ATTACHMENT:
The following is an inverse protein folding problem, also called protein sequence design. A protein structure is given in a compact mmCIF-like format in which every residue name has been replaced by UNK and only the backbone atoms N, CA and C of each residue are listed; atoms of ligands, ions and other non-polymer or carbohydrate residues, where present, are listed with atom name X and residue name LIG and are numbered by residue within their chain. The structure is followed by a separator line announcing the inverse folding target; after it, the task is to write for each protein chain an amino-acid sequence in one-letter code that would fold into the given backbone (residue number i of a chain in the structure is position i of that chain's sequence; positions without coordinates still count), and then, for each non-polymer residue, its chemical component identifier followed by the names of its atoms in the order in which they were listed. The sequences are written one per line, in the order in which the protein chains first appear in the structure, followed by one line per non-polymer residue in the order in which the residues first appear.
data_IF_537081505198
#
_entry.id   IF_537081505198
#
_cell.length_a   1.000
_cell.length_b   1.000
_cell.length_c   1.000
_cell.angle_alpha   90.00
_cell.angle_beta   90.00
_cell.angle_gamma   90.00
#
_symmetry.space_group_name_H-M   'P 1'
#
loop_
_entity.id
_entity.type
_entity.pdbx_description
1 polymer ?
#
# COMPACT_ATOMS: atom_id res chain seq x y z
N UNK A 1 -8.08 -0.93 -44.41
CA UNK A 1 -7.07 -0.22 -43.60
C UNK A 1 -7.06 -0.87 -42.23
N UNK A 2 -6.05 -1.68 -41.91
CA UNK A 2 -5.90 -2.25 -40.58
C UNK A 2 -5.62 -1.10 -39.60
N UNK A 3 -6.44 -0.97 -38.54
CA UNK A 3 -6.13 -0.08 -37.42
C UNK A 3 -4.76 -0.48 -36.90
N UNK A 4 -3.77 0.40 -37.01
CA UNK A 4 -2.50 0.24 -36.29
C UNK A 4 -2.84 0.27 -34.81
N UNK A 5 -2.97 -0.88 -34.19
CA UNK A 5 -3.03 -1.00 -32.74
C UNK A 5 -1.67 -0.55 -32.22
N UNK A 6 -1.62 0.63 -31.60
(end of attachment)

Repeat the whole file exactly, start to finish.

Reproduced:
The following is an inverse protein folding problem, also called protein sequence design. A protein structure is given in a compact mmCIF-like format in which every residue name has been replaced by UNK and only the backbone atoms N, CA and C of each residue are listed; atoms of ligands, ions and other non-polymer or carbohydrate residues, where present, are listed with atom name X and residue name LIG and are numbered by residue within their chain. The structure is followed by a separator line announcing the inverse folding target; after it, the task is to write for each protein chain an amino-acid sequence in one-letter code that would fold into the given backbone (residue number i of a chain in the structure is position i of that chain's sequence; positions without coordinates still count), and then, for each non-polymer residue, its chemical component identifier followed by the names of its atoms in the order in which they were listed. The sequences are written one per line, in the order in which the protein chains first appear in the structure, followed by one line per non-polymer residue in the order in which the residues first appear.
data_IF_537081505198
#
_entry.id   IF_537081505198
#
_cell.length_a   1.000
_cell.length_b   1.000
_cell.length_c   1.000
_cell.angle_alpha   90.00
_cell.angle_beta   90.00
_cell.angle_gamma   90.00
#
_symmetry.space_group_name_H-M   'P 1'
#
loop_
_entity.id
_entity.type
_entity.pdbx_description
1 polymer ?
#
# COMPACT_ATOMS: atom_id res chain seq x y z
N UNK A 1 -8.08 -0.93 -44.41
CA UNK A 1 -7.07 -0.22 -43.60
C UNK A 1 -7.06 -0.87 -42.23
N UNK A 2 -6.05 -1.68 -41.91
CA UNK A 2 -5.90 -2.25 -40.58
C UNK A 2 -5.62 -1.10 -39.60
N UNK A 3 -6.44 -0.97 -38.54
CA UNK A 3 -6.13 -0.08 -37.42
C UNK A 3 -4.76 -0.48 -36.90
N UNK A 4 -3.77 0.40 -37.01
CA UNK A 4 -2.50 0.24 -36.29
C UNK A 4 -2.84 0.27 -34.81
N UNK A 5 -2.97 -0.88 -34.19
CA UNK A 5 -3.03 -1.00 -32.74
C UNK A 5 -1.67 -0.55 -32.22
N UNK A 6 -1.62 0.63 -31.60